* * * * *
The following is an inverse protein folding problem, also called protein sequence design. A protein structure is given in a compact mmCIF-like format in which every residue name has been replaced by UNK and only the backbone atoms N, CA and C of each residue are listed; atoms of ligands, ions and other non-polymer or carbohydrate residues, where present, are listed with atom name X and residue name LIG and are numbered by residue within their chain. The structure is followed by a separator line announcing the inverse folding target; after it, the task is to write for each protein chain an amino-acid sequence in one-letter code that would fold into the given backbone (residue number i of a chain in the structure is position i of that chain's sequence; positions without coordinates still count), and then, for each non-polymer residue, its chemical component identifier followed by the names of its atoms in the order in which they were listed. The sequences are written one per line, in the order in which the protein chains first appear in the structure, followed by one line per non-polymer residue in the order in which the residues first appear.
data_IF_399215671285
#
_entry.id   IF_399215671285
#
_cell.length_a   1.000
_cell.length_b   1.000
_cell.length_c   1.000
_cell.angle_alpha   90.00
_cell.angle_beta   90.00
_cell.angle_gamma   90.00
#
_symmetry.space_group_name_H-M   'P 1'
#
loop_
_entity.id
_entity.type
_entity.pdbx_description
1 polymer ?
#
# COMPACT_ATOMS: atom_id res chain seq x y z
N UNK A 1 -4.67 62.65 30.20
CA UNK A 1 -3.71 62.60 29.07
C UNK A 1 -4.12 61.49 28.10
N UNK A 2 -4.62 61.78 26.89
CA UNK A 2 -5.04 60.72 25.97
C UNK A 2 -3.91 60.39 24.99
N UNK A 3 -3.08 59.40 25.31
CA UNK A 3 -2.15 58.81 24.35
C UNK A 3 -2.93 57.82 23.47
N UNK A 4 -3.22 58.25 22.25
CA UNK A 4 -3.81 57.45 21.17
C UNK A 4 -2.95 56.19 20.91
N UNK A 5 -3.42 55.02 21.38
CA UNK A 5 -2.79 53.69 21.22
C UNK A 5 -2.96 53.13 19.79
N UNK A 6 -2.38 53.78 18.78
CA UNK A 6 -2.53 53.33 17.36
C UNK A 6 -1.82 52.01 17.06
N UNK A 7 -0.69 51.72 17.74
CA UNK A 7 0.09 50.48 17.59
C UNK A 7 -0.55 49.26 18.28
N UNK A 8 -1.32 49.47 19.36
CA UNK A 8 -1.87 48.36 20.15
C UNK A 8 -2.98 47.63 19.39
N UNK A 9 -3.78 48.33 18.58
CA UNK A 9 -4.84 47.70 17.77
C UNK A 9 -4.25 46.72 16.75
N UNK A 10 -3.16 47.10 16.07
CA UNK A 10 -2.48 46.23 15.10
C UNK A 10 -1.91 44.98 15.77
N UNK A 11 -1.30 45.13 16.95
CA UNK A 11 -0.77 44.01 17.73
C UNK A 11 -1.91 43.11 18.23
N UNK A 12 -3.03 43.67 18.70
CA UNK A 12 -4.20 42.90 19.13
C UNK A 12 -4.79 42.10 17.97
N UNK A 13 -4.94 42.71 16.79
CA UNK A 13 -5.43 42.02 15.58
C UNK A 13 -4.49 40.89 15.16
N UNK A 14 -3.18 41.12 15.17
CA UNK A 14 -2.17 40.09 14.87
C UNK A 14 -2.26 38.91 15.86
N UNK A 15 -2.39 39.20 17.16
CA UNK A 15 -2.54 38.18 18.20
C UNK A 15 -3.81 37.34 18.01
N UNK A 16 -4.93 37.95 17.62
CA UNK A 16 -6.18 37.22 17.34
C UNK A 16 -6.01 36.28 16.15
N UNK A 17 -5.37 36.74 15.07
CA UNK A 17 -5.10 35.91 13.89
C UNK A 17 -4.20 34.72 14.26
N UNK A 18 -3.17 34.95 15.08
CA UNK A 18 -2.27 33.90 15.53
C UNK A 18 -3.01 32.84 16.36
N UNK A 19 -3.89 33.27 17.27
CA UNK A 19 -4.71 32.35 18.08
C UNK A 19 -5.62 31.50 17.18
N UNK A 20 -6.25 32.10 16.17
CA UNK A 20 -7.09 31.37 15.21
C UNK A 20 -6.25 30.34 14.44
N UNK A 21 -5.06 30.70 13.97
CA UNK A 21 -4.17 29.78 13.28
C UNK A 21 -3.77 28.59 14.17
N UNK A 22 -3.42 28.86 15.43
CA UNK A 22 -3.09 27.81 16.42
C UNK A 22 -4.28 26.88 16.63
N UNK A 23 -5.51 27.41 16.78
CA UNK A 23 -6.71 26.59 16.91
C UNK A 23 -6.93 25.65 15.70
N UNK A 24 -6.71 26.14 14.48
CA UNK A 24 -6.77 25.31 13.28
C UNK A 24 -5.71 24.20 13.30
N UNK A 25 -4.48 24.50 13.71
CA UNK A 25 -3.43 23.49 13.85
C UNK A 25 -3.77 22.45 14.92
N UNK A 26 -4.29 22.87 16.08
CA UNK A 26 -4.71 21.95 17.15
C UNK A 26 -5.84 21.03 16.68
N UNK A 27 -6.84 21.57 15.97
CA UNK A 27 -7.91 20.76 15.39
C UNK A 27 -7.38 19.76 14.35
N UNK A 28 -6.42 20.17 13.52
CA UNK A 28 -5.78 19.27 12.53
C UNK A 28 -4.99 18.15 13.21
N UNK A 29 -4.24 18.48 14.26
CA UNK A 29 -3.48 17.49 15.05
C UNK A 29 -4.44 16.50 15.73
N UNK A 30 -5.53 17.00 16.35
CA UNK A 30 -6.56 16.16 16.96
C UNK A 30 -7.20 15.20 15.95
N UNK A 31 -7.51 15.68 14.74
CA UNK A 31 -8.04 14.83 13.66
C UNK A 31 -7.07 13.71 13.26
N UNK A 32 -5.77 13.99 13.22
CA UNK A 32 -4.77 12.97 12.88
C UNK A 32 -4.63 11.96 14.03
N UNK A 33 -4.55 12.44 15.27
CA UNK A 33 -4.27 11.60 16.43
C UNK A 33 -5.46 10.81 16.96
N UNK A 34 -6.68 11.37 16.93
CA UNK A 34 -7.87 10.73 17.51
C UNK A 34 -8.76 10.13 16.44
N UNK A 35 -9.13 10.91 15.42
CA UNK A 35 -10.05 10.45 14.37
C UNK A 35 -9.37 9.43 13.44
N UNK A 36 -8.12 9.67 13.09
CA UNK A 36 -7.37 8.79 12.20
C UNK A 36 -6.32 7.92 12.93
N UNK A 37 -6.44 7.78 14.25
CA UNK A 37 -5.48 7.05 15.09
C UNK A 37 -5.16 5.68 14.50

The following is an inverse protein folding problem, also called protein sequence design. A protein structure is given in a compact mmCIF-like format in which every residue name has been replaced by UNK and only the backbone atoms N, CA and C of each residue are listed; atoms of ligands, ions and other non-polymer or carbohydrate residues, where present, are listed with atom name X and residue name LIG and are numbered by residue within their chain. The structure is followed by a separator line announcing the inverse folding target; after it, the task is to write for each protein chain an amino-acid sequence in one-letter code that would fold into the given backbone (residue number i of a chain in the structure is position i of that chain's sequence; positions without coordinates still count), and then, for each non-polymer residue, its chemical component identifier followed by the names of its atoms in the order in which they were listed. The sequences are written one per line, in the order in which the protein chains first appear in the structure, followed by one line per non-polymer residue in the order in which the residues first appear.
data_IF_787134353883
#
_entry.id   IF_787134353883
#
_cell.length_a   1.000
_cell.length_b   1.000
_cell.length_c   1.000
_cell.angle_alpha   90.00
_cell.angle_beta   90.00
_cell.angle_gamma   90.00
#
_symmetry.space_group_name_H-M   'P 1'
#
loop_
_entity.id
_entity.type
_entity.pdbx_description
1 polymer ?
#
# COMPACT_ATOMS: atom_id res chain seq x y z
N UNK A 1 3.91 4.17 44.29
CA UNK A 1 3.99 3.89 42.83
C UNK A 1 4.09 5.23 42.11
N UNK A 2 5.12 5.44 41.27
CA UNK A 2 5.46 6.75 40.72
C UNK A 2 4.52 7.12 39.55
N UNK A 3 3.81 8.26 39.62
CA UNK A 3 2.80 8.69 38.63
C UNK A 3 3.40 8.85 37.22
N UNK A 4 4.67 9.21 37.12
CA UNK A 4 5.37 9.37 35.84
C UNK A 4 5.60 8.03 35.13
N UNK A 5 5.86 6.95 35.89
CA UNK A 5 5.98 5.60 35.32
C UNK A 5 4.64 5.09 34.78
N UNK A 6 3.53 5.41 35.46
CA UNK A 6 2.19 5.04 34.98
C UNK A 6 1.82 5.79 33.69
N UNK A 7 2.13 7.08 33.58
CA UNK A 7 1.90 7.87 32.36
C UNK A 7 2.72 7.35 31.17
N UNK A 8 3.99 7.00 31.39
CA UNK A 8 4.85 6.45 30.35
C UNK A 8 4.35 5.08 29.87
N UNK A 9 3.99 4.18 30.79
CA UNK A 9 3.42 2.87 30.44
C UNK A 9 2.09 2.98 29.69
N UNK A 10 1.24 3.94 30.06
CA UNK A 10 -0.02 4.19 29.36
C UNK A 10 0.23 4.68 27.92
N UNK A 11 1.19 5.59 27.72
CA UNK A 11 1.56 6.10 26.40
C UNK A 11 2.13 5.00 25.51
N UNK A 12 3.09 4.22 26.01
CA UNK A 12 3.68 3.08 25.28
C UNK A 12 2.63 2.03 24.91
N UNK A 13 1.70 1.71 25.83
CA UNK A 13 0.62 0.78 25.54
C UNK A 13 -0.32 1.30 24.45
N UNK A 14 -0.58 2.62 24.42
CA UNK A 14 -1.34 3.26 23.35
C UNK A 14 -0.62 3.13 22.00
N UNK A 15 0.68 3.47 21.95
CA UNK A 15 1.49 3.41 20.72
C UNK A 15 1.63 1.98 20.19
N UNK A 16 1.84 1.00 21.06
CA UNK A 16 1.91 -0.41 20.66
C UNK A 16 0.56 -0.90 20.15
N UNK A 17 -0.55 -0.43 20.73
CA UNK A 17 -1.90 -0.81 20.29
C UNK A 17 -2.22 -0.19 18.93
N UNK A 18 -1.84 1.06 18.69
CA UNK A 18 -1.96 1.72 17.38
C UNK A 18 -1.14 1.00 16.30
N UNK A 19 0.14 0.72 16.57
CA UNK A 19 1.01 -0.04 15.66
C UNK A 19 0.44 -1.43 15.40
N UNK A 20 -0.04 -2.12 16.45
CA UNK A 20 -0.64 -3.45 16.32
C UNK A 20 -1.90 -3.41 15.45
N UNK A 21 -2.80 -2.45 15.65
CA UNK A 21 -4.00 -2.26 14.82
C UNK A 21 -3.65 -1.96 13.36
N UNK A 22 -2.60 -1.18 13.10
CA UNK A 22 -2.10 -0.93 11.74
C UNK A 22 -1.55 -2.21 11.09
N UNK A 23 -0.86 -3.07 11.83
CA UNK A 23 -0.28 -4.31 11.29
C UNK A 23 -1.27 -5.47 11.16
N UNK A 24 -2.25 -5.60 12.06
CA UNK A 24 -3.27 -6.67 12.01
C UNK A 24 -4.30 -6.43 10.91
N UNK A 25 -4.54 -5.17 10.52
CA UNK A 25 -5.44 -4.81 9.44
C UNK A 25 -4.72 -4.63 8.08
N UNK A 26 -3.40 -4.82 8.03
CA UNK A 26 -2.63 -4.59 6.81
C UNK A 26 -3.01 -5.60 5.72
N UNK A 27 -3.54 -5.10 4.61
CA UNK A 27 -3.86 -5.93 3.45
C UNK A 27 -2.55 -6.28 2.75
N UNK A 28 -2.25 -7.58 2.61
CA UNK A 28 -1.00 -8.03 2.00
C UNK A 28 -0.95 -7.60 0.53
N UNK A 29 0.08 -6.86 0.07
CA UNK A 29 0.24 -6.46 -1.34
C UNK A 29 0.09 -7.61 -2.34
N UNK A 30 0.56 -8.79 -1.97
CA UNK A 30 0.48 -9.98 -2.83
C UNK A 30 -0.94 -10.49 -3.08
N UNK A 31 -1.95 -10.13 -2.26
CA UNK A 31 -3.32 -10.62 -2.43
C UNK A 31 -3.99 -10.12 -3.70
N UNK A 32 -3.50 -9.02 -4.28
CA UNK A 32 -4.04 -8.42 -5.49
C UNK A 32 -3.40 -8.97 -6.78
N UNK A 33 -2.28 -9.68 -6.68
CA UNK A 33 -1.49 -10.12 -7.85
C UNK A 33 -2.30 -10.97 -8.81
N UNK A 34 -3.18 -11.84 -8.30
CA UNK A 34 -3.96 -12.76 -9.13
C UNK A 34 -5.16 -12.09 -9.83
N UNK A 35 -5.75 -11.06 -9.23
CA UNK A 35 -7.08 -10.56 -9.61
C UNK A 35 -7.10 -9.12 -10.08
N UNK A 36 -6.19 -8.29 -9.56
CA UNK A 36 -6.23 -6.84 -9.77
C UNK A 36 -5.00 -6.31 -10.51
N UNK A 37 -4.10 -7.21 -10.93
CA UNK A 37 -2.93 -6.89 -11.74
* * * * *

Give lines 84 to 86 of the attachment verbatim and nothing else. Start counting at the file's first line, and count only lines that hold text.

C UNK A 21 -3.77 28.59 14.17
N UNK A 22 -3.42 28.86 15.43
CA UNK A 22 -3.09 27.81 16.42